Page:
EPA Analysis of Its Own New Climate Proposal: Thousands of People Will Die
The Environmental Protection Agency has released the details of its plan to replace President Obama’s signature climate change policy, the Clean Power Plan, and it’s pretty much what we expected: a tepid pledge to fight climate change that’s actually a coal bailout.
The 2015 Obama-era rule aimed to reduce greenhouse gas emissions from power plants, now the second-largest source of greenhouse gases in the United States. The CPP gave 47 states unique emissions targets while leaving it up to them how to get there. The EPA invoked health provisions of the Clean Air Act to make this rule, arguing that cutting greenhouse gas emissions would also limit other pollutants. That, in turn, would avert 3,600 premature deaths, 90,000 asthma attacks in children, and 1,700 heart attacks each year.
Then Donald Trump became president and declared his love of coal and hatred of all things Obama. Even during his campaign, he made it clear that one of his top priorities would be to tear up Obama’s climate policies like the Clean Power Plan. And two months after taking office, he signed an executive order to start rolling it back (along with various other regulations on methane emissions and carbon standards for new coal plants).
But unlike Trump’s decision to begin to withdraw the United States from the Paris climate accord, something he could do unilaterally, the EPA is required by law to regulate carbon dioxide. So if the agency wants to toss out the CPP, it still needs to come up with a regulation that limits greenhouse gases. Otherwise, the EPA would need to launch a years-long campaign to change the underlying law, which it might lose.
Today, we’re finally seeing the details of the replacement plan. Acting EPA Administrator Andrew Wheeler is calling it the Affordable Clean Energy proposal.
Repeal and replace. Sound familiar? As Vox’s David Roberts noted, the process of undoing the Clean Power Plan echoes the fight to repeal Obamacare. And like the health care repeal fight, it’s shaping up to be a huge mess.
For the new proposal to stand, it has to be just as good as or better than the one it replaces in order to comply with the law. But it’s much weaker than the rule it’s replacing, so the EPA is arguing for a cost-benefit calculation that justifies a relaxed standard. Meanwhile, environmental activists and some states see this as a vulnerability and are girding themselves for a legal fight.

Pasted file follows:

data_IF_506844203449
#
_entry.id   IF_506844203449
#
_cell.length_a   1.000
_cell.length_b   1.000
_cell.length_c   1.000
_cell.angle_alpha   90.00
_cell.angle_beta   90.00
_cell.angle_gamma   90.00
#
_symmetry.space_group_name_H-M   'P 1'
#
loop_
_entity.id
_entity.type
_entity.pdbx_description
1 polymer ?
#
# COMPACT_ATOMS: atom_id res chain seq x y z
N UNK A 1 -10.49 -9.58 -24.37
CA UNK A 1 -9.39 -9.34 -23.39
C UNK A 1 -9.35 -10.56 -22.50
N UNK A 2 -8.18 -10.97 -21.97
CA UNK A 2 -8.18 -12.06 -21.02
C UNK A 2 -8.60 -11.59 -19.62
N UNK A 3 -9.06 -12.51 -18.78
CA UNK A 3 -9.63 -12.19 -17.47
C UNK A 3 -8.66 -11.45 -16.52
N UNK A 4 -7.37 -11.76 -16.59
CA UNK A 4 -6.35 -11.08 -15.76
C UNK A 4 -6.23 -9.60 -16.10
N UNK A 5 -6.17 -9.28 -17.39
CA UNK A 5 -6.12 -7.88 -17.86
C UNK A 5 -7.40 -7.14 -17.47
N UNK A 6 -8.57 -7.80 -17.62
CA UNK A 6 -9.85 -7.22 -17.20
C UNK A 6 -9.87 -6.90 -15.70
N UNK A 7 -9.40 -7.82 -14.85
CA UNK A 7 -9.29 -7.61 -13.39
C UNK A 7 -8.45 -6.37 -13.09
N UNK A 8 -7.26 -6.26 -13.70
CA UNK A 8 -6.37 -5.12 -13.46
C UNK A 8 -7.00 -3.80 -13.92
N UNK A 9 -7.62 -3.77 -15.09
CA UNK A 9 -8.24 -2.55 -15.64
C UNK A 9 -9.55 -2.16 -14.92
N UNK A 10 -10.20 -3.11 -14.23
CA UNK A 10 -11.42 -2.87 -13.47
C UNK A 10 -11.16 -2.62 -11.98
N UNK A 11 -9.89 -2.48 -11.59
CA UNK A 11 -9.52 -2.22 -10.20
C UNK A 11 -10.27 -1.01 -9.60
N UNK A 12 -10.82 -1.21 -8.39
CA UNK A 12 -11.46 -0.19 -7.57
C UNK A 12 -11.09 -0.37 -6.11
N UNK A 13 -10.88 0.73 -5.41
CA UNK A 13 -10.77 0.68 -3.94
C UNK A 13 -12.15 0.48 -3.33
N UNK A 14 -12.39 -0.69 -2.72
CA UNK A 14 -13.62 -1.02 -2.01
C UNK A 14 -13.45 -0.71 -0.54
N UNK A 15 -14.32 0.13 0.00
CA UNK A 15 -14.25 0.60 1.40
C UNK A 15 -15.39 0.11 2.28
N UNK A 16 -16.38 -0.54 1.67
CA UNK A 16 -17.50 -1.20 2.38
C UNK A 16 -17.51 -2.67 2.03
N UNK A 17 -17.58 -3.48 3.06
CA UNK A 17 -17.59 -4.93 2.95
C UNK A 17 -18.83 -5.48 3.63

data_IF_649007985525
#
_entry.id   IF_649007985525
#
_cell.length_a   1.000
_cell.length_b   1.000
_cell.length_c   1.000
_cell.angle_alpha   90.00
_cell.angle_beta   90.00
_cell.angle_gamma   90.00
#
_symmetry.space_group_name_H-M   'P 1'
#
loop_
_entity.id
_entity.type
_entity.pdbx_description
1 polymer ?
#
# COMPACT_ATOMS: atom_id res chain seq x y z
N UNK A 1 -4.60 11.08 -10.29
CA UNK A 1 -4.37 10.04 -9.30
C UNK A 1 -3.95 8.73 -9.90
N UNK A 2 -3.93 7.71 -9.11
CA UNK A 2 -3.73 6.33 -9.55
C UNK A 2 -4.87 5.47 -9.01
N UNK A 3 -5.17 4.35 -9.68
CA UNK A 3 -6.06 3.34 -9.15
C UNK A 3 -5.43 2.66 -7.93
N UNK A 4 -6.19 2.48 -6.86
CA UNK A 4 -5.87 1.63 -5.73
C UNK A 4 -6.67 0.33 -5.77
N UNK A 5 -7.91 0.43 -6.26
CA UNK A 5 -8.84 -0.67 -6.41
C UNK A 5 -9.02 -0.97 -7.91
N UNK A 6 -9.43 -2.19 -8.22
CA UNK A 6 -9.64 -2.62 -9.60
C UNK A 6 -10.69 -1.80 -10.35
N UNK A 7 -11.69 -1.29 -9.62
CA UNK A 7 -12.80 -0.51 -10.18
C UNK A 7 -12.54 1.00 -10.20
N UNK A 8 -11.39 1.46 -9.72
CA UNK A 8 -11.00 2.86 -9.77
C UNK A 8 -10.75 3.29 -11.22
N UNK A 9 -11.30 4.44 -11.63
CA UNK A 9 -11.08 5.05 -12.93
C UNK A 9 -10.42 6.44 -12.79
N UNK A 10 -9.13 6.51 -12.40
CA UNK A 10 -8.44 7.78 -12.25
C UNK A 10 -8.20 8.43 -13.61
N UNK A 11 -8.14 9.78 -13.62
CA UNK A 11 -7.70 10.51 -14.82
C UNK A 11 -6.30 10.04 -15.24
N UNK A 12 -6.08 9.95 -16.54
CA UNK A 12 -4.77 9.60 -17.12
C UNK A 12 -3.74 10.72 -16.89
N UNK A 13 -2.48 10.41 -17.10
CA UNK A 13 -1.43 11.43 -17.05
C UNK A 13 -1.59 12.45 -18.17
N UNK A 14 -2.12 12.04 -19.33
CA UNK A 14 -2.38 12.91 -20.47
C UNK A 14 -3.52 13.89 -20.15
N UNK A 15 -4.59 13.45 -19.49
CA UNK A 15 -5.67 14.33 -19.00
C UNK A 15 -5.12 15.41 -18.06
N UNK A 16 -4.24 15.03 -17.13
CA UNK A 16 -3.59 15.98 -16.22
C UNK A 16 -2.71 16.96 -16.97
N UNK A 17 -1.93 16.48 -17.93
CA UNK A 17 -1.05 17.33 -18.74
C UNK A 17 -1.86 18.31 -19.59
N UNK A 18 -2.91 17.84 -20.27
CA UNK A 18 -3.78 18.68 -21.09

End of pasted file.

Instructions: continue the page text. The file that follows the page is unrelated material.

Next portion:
How is the new Affordable Clean Energy proposal different from the old Clean Power Plan?
The big difference is that rather than the federal government setting targets for states, states can set targets for themselves. The ACE also restricts what states can do to push coal-fired power plants to become cleaner.
The CPP’s goal was to cut US greenhouse gas emissions by 32 percent compared to 2005 levels by 2030. The ACE would reduce emissions between 0.7 and 1.5 percent in the same time frame.
That means states that draw on a fossil fuel-heavy energy mix won’t have to do much to comply with the rule, essentially allowing them to carry on as is.
To justify a much weaker regulation, the EPA is changing how it calculates the economic and societal values of reducing pollution, which reduces the benefits relative to the costs of curbing pollution.
But the EPA’s own calculations show the new proposal would lead to upward of 1,400 additional premature deaths and 48,000 new cases of asthma each year due to higher levels of air pollution. So the EPA is trading the health and well-being of thousands of Americans for keeping polluting and often unprofitable power plants online. (This news was first reported by the New York Times on Tuesday.)
It’s part of a broader agenda in the Trump administration to bail out and boost coal to deliver on campaign promises.
While Trump, who is holding a rally Tuesday night in West Virginia, is likely to hail the new proposal as another win for the coal industry, the sector is still losing ground in large part due to competition from natural gas and renewables. Since 2010, more than 200 coal plants have gone offline or announced retirements. There are only four new coal plants planned in the US.
So all the ACE would do is give some of the oldest, dirtiest coal-fired power plants a few more wheezing gasps of life.
The public will now have 60 days to comment on the rule before it’s finalized.